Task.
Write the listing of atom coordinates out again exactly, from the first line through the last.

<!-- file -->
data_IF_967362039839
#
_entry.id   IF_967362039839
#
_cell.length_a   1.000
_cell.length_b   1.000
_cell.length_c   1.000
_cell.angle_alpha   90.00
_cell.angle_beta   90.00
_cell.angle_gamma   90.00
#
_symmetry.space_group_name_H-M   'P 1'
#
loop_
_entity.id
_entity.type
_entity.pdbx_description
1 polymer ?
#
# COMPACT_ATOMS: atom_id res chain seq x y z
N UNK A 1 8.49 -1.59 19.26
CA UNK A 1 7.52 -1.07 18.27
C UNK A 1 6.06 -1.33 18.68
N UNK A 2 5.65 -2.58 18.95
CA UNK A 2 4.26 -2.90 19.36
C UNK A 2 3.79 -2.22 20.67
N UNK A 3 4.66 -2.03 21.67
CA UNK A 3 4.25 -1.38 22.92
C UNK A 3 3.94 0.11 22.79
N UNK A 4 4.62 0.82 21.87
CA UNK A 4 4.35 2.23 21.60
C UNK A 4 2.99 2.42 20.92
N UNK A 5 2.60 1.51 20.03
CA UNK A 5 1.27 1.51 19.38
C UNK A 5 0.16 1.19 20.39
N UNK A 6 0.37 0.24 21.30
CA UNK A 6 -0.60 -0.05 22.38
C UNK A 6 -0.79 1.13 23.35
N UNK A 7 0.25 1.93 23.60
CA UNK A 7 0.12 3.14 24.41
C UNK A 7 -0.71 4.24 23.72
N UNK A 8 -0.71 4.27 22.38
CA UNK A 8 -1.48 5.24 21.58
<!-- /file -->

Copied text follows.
data_IF_967362039839
#
_entry.id   IF_967362039839
#
_cell.length_a   1.000
_cell.length_b   1.000
_cell.length_c   1.000
_cell.angle_alpha   90.00
_cell.angle_beta   90.00
_cell.angle_gamma   90.00
#
_symmetry.space_group_name_H-M   'P 1'
#
loop_
_entity.id
_entity.type
_entity.pdbx_description
1 polymer ?
#
# COMPACT_ATOMS: atom_id res chain seq x y z
N UNK A 1 8.49 -1.59 19.26
CA UNK A 1 7.52 -1.07 18.27
C UNK A 1 6.06 -1.33 18.68
N UNK A 2 5.65 -2.58 18.95
CA UNK A 2 4.26 -2.90 19.36
C UNK A 2 3.79 -2.22 20.67
N UNK A 3 4.66 -2.03 21.67
CA UNK A 3 4.25 -1.38 22.92
C UNK A 3 3.94 0.11 22.79
N UNK A 4 4.62 0.82 21.87
CA UNK A 4 4.35 2.23 21.60
C UNK A 4 2.99 2.42 20.92
N UNK A 5 2.60 1.51 20.03
CA UNK A 5 1.27 1.51 19.38
C UNK A 5 0.16 1.19 20.39
N UNK A 6 0.37 0.24 21.30
CA UNK A 6 -0.60 -0.05 22.38
C UNK A 6 -0.79 1.13 23.35
N UNK A 7 0.25 1.93 23.60
CA UNK A 7 0.12 3.14 24.41
C UNK A 7 -0.71 4.24 23.72
N UNK A 8 -0.71 4.27 22.38
CA UNK A 8 -1.48 5.24 21.58